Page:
Want to work on your run speed? 2016 Ironman World Champion Jan Frodeno, who also won gold at the 2008 Beijing Olympics, sent us this track session…
Despite the fact I no longer race at Olympic distance, I still head to the track on a regular basis to do a ‘staple’ 5 x 1km session.
I’ve been doing this session for years, as have many of the athletes I’ve raced with during that time. For this session you’ll need: trainers, run kit, a run monitor or GPS, and a 400m track or an equivalent circuit.
1km run reps session
10-15mins easy running with run drills focusing on technique.
5 x 1km at your best 10km pace with 30-60secs recovery between reps.
Jog 10mins and stretch.
I run the 1km reps in around 3mins with 30-60sec recoveries in between. This is slightly slower than the time I used to aim for when I was racing on the ITU circuit, back then I’d be trying to hit 2:40mins for each kilometre rep.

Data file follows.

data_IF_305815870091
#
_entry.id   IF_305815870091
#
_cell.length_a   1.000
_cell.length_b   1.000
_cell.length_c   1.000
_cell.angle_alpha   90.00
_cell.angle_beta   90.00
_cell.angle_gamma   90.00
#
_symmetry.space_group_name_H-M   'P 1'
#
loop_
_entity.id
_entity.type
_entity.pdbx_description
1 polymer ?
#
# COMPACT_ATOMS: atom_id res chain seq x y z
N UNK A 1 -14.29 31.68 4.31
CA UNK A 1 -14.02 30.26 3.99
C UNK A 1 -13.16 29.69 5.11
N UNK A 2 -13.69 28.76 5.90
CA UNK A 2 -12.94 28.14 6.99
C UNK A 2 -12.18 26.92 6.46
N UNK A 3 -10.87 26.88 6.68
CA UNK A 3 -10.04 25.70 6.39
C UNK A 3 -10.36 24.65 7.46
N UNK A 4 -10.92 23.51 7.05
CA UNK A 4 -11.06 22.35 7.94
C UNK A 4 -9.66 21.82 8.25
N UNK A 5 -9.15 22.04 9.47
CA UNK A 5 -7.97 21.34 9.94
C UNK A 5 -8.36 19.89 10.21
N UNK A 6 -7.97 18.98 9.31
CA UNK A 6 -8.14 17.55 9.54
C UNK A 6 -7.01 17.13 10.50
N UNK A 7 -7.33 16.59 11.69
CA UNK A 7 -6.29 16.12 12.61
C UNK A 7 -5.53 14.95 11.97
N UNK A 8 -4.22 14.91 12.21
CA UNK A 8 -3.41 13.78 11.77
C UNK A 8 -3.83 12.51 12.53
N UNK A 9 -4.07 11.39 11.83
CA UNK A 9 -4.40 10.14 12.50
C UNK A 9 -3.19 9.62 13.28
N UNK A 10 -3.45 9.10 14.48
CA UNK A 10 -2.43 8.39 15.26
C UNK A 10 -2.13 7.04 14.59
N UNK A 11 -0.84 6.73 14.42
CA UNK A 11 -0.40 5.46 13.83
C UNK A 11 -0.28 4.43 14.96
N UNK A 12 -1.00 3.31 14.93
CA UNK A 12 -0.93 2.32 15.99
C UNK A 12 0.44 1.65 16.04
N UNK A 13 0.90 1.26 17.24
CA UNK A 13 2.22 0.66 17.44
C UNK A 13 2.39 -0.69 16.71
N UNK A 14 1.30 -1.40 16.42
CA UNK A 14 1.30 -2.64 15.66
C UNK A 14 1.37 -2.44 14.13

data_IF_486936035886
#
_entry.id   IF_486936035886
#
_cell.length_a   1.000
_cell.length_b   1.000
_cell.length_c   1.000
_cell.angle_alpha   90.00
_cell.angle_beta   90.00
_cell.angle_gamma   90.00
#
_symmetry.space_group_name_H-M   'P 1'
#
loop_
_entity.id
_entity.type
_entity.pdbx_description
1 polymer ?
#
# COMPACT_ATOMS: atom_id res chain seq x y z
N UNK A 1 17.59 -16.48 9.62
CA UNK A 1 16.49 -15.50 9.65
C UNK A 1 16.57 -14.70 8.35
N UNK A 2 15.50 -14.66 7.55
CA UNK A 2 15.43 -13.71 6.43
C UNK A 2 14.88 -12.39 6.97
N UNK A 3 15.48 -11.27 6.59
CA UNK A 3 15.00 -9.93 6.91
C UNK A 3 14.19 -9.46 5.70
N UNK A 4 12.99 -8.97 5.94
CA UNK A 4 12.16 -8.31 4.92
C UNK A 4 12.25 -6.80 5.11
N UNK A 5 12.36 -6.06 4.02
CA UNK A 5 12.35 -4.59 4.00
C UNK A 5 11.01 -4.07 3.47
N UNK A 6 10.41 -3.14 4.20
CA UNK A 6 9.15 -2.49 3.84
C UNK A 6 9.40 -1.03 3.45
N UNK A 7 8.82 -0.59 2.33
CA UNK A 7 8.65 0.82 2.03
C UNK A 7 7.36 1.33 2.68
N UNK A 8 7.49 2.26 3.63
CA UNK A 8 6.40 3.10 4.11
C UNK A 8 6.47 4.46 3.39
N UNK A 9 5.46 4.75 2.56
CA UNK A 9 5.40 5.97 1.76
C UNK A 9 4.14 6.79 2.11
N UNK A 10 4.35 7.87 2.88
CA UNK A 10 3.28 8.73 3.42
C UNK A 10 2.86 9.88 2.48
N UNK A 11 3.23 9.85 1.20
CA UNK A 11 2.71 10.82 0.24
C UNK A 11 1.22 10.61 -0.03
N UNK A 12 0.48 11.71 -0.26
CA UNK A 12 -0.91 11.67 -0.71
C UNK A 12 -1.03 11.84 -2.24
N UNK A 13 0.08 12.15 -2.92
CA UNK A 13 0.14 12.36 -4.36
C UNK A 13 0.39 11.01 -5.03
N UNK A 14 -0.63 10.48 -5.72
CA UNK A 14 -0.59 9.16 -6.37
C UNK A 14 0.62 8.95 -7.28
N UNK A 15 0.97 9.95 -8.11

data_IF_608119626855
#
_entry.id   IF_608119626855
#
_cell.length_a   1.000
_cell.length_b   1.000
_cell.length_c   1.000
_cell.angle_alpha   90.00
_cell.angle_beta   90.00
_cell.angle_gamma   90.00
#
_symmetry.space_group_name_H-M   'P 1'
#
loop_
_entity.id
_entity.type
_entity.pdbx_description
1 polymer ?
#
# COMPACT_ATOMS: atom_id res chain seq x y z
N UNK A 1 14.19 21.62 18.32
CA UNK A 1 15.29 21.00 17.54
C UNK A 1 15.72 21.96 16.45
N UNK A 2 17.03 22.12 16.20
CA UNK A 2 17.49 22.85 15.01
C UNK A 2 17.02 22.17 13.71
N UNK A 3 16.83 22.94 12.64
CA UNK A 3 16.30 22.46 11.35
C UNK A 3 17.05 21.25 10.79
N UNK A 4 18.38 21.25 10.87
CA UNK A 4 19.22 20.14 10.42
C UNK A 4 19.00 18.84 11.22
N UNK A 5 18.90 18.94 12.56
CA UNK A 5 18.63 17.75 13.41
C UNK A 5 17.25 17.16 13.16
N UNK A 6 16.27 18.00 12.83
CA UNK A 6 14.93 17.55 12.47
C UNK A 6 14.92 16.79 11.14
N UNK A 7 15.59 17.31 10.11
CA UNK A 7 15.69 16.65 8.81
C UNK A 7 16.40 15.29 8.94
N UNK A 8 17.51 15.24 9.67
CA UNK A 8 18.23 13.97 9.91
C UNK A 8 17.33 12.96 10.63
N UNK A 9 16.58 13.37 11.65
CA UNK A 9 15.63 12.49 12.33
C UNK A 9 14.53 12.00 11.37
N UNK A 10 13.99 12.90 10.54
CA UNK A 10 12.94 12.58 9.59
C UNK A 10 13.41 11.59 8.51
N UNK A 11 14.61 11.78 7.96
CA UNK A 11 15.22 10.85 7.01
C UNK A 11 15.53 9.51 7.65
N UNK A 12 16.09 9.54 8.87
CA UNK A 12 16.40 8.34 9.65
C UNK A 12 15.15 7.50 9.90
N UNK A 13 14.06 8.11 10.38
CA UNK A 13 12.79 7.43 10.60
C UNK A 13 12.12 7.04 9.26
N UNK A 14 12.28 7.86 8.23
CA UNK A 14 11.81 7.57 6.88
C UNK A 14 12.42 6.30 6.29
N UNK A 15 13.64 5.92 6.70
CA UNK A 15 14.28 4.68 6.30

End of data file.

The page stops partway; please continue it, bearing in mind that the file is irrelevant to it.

I do these slightly slower than in the past because it enables me to repeat the session more regularly than would be possible if I turned myself inside out each time.
As well as reducing the injury risk, the slightly slower pace lessens the knock-on effect that such all-out efforts would have on my subsequent training sessions.
Speedwork is a relative term. Maximal speed is simply not a prerequisite for success in middle- or long-distance races, where ‘fast’ means running kilometres in 3:30mins for the pros.
By repeating the efforts of this speedwork session at above LD pace, you’re just creating the ‘headroom’ in pace that allows you to run well within yourself for the half or full marathon, and then still finish strongly if you need to.
Practise good form
I maintain the discipline of doing a set of run drills with an eye on technique prior to the main set. Not only do the drills form a key element of my warm-up, they also remind me to maintain good running form throughout the session.
(Images: Delly Carr / Janos Schmidt)
Check out Jan Frodeno’s top ten tips for stepping up to Iron-distance triathlons here